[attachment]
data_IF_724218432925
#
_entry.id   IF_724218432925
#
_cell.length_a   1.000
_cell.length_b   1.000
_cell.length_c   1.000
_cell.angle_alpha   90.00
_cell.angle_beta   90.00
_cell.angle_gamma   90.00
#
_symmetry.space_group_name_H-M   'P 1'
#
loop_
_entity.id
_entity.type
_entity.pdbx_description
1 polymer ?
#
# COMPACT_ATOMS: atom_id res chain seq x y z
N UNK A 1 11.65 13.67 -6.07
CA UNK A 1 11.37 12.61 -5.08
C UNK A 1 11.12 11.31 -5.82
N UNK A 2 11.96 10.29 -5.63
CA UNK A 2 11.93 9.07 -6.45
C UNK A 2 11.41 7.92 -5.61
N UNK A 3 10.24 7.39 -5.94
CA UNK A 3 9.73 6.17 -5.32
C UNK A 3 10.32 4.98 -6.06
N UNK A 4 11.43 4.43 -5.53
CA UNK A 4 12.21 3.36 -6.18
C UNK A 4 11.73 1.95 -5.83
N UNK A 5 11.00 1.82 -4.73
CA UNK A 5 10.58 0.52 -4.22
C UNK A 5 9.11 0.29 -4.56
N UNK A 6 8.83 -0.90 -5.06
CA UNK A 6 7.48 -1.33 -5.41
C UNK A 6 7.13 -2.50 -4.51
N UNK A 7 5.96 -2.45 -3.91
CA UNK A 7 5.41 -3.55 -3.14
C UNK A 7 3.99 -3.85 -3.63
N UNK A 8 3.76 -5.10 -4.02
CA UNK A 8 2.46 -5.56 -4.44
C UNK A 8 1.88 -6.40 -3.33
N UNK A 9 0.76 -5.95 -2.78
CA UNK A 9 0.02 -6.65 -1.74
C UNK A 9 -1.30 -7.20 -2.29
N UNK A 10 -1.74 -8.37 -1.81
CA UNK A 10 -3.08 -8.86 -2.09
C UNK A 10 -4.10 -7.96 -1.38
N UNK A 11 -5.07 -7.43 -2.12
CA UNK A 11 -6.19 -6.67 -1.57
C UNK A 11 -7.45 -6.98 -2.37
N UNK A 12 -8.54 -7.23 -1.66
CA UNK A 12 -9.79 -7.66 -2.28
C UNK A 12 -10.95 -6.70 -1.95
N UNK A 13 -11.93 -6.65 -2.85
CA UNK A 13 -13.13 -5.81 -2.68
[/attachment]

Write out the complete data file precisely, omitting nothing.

data_IF_724218432925
#
_entry.id   IF_724218432925
#
_cell.length_a   1.000
_cell.length_b   1.000
_cell.length_c   1.000
_cell.angle_alpha   90.00
_cell.angle_beta   90.00
_cell.angle_gamma   90.00
#
_symmetry.space_group_name_H-M   'P 1'
#
loop_
_entity.id
_entity.type
_entity.pdbx_description
1 polymer ?
#
# COMPACT_ATOMS: atom_id res chain seq x y z
N UNK A 1 11.65 13.67 -6.07
CA UNK A 1 11.37 12.61 -5.08
C UNK A 1 11.12 11.31 -5.82
N UNK A 2 11.96 10.29 -5.63
CA UNK A 2 11.93 9.07 -6.45
C UNK A 2 11.41 7.92 -5.61
N UNK A 3 10.24 7.39 -5.94
CA UNK A 3 9.73 6.17 -5.32
C UNK A 3 10.32 4.98 -6.06
N UNK A 4 11.43 4.43 -5.53
CA UNK A 4 12.21 3.36 -6.18
C UNK A 4 11.73 1.95 -5.83
N UNK A 5 11.00 1.82 -4.73
CA UNK A 5 10.58 0.52 -4.22
C UNK A 5 9.11 0.29 -4.56
N UNK A 6 8.83 -0.90 -5.06
CA UNK A 6 7.48 -1.33 -5.41
C UNK A 6 7.13 -2.50 -4.51
N UNK A 7 5.96 -2.45 -3.91
CA UNK A 7 5.41 -3.55 -3.14
C UNK A 7 3.99 -3.85 -3.63
N UNK A 8 3.76 -5.10 -4.02
CA UNK A 8 2.46 -5.56 -4.44
C UNK A 8 1.88 -6.40 -3.33
N UNK A 9 0.76 -5.95 -2.78
CA UNK A 9 0.02 -6.65 -1.74
C UNK A 9 -1.30 -7.20 -2.29
N UNK A 10 -1.74 -8.37 -1.81
CA UNK A 10 -3.08 -8.86 -2.09
C UNK A 10 -4.10 -7.96 -1.38
N UNK A 11 -5.07 -7.43 -2.12
CA UNK A 11 -6.19 -6.67 -1.57
C UNK A 11 -7.45 -6.98 -2.37
N UNK A 12 -8.54 -7.23 -1.66
CA UNK A 12 -9.79 -7.66 -2.28
C UNK A 12 -10.95 -6.70 -1.95
N UNK A 13 -11.93 -6.65 -2.85
CA UNK A 13 -13.13 -5.81 -2.68